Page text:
A fair system for the people and by the people, DAOs are community-driven organizations allowing their members to participate in their governance. Every member is entitled to vote on changes they want to see and things they want to be implemented without hierarchical limitations or a few delegates to decide the fate of many.
Shortcomings of Decentralized Autonomous Organizations
The concept is still evolving and, as such, is not without its limitations.
DAOs operating on the blockchain have layers of protection and security measures. It is, however, susceptible to hacks and cyber attacks. The DAO of Stock.it company lost $3.6 million ETH to a cyber hack that was valued at about $50 million at the time.
Most DAO decisions require a majority number of voters to effect an action. This can be a challenge because people may not turn up to vote for several reasons: apathy toward the project to be voted upon, internal factions, time difference, unavailability, inactive members, and so on. They are usually alternatives to bypass this limitation, but wasted time may result in losses and cost the organization many opportunities, especially in such a fast-moving space as web3.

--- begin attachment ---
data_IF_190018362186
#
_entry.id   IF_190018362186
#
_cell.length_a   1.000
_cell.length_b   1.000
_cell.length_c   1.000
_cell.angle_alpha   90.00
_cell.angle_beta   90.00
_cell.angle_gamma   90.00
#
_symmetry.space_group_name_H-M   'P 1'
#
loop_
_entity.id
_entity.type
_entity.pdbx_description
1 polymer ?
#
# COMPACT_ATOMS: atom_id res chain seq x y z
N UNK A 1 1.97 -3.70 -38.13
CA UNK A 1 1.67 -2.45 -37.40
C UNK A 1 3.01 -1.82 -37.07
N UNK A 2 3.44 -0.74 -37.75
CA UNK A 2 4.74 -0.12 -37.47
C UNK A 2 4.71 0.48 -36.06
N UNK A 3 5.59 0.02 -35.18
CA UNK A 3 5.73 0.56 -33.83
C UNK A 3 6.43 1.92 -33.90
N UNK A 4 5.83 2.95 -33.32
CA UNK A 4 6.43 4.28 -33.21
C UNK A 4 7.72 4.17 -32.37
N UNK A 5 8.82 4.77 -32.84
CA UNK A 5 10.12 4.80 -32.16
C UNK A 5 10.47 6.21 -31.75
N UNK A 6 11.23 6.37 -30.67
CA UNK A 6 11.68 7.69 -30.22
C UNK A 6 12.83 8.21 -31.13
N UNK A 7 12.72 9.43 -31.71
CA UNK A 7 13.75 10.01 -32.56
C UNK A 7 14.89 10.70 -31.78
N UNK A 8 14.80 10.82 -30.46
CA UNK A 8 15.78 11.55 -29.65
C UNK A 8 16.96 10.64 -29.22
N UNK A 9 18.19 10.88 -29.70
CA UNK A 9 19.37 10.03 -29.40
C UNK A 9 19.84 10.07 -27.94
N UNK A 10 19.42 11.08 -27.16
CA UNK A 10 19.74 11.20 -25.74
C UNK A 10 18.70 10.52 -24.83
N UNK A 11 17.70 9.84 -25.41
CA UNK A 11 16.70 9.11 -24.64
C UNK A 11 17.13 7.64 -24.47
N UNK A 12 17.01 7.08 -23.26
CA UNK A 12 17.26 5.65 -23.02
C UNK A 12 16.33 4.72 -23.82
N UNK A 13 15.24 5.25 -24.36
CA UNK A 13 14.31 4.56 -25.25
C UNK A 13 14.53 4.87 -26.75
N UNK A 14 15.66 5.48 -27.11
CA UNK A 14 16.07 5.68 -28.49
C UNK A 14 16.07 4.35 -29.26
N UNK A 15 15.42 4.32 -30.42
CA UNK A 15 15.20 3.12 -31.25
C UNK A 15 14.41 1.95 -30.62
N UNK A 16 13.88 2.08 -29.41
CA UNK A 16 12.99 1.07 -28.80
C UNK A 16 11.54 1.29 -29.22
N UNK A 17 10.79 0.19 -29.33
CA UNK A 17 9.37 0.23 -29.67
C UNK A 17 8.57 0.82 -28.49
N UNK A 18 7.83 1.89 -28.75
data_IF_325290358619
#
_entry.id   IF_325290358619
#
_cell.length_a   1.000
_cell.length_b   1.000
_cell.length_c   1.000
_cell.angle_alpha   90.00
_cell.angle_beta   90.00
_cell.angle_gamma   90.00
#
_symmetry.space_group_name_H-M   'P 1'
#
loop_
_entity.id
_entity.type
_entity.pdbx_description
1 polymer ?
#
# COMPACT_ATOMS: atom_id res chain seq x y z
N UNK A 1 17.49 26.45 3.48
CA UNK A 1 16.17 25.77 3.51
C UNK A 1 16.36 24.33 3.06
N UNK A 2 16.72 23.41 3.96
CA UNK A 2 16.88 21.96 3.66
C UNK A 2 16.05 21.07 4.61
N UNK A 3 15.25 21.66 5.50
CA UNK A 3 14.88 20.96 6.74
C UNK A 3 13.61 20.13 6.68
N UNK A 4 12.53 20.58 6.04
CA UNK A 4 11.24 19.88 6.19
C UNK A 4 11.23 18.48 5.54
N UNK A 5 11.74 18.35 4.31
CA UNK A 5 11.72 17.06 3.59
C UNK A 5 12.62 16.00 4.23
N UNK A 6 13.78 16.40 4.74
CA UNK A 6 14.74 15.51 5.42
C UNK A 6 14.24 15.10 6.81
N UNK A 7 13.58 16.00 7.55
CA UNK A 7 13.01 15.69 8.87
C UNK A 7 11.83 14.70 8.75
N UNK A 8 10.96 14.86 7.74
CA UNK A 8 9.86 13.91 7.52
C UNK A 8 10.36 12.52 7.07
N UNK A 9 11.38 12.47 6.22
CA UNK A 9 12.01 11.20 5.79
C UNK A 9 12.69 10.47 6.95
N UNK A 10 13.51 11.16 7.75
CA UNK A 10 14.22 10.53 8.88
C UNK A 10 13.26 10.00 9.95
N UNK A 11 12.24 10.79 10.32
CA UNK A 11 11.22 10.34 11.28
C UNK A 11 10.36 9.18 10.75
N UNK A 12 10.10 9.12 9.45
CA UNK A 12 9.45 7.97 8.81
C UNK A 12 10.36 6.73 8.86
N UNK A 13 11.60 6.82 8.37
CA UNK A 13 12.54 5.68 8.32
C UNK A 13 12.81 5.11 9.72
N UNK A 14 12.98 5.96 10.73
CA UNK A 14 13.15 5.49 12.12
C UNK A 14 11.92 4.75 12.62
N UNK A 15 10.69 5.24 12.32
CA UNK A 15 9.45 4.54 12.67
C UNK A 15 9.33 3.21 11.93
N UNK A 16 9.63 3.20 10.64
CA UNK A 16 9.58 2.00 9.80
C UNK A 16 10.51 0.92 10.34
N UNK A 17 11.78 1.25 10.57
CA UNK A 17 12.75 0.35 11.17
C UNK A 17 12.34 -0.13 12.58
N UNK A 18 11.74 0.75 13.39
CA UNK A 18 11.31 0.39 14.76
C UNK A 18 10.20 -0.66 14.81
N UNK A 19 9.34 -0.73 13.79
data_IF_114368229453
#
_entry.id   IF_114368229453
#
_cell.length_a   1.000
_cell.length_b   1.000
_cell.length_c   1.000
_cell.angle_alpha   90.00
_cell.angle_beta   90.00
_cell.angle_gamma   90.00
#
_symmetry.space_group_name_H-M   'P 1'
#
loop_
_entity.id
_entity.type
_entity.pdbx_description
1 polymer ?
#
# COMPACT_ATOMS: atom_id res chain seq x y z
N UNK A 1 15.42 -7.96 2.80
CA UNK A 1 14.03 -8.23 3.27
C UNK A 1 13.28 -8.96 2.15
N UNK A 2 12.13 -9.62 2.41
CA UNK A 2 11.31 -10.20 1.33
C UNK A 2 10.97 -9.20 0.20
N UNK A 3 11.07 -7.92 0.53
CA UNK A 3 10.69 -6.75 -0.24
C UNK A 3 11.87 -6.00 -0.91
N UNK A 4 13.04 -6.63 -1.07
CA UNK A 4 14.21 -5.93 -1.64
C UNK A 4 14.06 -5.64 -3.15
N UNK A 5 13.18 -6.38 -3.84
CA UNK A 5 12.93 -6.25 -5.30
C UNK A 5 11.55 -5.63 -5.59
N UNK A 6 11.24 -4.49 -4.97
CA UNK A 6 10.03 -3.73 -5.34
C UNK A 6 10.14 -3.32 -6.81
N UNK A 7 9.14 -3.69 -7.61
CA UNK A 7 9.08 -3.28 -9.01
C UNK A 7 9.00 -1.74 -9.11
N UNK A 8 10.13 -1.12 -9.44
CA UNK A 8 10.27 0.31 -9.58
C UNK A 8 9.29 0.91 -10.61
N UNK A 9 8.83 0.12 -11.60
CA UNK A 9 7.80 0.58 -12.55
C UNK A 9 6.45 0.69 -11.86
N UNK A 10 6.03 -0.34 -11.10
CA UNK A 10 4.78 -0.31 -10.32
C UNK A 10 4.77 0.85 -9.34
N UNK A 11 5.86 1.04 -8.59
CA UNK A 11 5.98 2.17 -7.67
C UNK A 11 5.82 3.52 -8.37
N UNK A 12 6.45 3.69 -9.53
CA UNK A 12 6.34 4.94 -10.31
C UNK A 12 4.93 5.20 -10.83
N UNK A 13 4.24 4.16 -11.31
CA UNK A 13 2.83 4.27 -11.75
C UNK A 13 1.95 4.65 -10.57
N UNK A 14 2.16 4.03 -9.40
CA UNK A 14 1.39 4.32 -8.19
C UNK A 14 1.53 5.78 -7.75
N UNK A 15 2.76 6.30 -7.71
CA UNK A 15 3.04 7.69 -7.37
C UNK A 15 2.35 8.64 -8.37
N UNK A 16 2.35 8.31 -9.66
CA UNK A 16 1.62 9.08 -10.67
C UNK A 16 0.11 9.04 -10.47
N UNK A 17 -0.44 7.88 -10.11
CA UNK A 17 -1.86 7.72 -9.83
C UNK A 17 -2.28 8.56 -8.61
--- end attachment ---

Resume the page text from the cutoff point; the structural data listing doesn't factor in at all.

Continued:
Read Also: How's Web 3.0 different from Web 5.0
What is the future of DAOs?
As it grows in popularity, the industry has seen its fair share of ups and downs. It also holds a lot of promise for businesses and projects that want to explore a new way to finance and sustain their ideas and concepts through favorable and unfavorable market times, as we are currently experiencing. Many industries have yet to fully or partially adopt this intriguing community ownership and control system, and many use cases remain unseen or in the works.